Invasive Plant Ecology and Management
Invasive plants are one of the greatest threats to rangeland. In fact, rangelands have been identified as being among the global ecosystems that are most affected by weeds. Although ecological impacts of invasive plants on rangelands are complex and poorly understood, it is generally assumed that they alter the structure, organization, and function of rangeland plant communities. They are a primary threat to biodiversity and may displace native plants and associated wildlife. Economic costs associated with invasive plants on rangeland in the U.S. are higher than costs associated with all other pests combined. Carrying capacity for domestic livestock and wildlife is greatly reduced when unpalatable invasive plants invade. Billions of dollars are spent annually in the U.S. controlling invasive plants. Because rangeland is typically of lower value compared to crop land or land slated for development, invasive plant control may not provide a very high return for the investment and therefore may not be carried out in a consistent and effective manner.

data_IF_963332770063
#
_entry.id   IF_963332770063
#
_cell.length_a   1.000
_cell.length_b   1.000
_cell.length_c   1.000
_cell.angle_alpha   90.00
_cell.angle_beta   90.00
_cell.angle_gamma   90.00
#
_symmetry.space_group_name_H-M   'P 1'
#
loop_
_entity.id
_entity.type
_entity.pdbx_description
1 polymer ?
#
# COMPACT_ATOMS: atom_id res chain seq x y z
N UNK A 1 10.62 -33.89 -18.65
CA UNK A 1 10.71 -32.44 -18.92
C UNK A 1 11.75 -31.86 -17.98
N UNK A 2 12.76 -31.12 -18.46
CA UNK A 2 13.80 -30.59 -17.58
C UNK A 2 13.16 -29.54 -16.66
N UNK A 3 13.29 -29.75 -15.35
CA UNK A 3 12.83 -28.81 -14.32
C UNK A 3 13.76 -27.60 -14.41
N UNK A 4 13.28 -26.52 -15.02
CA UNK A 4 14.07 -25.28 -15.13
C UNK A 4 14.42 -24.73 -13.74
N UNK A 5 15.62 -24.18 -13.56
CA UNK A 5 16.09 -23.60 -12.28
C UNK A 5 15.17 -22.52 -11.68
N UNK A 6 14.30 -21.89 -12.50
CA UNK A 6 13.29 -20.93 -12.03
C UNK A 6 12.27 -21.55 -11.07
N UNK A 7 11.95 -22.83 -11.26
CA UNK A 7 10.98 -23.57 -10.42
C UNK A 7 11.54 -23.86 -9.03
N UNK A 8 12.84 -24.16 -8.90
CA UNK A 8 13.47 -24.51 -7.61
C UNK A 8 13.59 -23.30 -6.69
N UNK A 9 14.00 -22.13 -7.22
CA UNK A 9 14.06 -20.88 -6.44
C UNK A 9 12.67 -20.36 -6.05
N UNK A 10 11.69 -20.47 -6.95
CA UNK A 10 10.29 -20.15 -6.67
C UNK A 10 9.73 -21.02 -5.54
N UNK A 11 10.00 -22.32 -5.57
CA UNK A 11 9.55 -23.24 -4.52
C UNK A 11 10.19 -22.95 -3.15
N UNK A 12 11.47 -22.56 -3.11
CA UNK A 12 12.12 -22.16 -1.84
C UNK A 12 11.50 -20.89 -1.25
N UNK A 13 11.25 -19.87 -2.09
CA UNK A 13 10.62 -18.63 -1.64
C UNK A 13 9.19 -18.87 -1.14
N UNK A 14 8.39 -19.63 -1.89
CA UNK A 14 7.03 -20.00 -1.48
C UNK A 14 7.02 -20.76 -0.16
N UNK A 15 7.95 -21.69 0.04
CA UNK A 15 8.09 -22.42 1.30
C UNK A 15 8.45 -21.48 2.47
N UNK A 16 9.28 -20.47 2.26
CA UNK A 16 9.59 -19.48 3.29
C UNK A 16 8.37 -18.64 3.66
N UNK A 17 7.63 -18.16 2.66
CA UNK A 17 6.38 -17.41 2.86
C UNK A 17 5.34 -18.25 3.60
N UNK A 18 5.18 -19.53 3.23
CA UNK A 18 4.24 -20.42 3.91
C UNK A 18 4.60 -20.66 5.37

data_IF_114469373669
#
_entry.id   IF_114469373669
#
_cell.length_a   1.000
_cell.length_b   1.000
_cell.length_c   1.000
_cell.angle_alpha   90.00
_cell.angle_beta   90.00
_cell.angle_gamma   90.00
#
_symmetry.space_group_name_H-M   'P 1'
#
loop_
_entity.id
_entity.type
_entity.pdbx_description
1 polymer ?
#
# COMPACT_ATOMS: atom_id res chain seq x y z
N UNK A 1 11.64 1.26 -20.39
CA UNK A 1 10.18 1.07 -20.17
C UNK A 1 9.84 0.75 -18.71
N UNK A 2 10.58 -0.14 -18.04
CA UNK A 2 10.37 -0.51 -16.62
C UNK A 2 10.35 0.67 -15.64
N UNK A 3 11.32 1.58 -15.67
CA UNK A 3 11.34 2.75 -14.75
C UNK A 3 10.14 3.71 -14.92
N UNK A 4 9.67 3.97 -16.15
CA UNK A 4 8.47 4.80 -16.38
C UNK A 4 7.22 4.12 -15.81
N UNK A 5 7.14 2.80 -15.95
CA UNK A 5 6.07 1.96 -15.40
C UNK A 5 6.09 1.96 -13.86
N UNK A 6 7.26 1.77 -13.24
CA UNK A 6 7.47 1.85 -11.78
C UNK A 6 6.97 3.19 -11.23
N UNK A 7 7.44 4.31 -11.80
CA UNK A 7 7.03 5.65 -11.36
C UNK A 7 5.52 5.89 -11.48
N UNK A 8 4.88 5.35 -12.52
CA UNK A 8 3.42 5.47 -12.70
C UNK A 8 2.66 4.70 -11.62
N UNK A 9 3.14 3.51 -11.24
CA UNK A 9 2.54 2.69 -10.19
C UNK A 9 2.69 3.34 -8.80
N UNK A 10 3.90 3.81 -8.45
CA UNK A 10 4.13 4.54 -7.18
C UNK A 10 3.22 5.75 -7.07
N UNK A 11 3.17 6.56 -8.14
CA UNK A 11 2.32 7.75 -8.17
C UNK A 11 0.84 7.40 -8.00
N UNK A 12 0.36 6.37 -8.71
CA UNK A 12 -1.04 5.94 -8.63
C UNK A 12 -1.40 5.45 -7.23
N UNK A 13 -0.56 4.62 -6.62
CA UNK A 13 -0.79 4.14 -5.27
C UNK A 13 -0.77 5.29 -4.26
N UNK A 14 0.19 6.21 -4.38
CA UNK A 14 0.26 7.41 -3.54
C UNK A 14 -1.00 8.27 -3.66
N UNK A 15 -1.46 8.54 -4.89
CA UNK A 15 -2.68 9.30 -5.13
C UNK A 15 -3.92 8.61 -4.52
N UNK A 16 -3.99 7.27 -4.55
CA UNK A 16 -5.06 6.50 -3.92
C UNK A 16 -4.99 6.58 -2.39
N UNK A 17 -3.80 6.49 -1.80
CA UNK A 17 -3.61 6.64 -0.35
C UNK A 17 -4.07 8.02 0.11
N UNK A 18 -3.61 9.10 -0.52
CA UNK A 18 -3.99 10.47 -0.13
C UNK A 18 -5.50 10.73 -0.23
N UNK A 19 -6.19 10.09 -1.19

Containing existing populations, restoring rangeland severely degraded by invasive plants, and preventing the establishment of invasive plants in non-infested rangeland is critical to the ecological and economic integrity of western rangelands. Improving rangelands that are currently impacted by invasive pants and maintaining the health of rangelands that are currently “weed-free” is an overarching goal of our lab.
See links above left (or click here: Extension Projects, Research Projects, MT Noxious Weeds) to learn more about our Extension and research projects and general information about Montana's noxious weeds.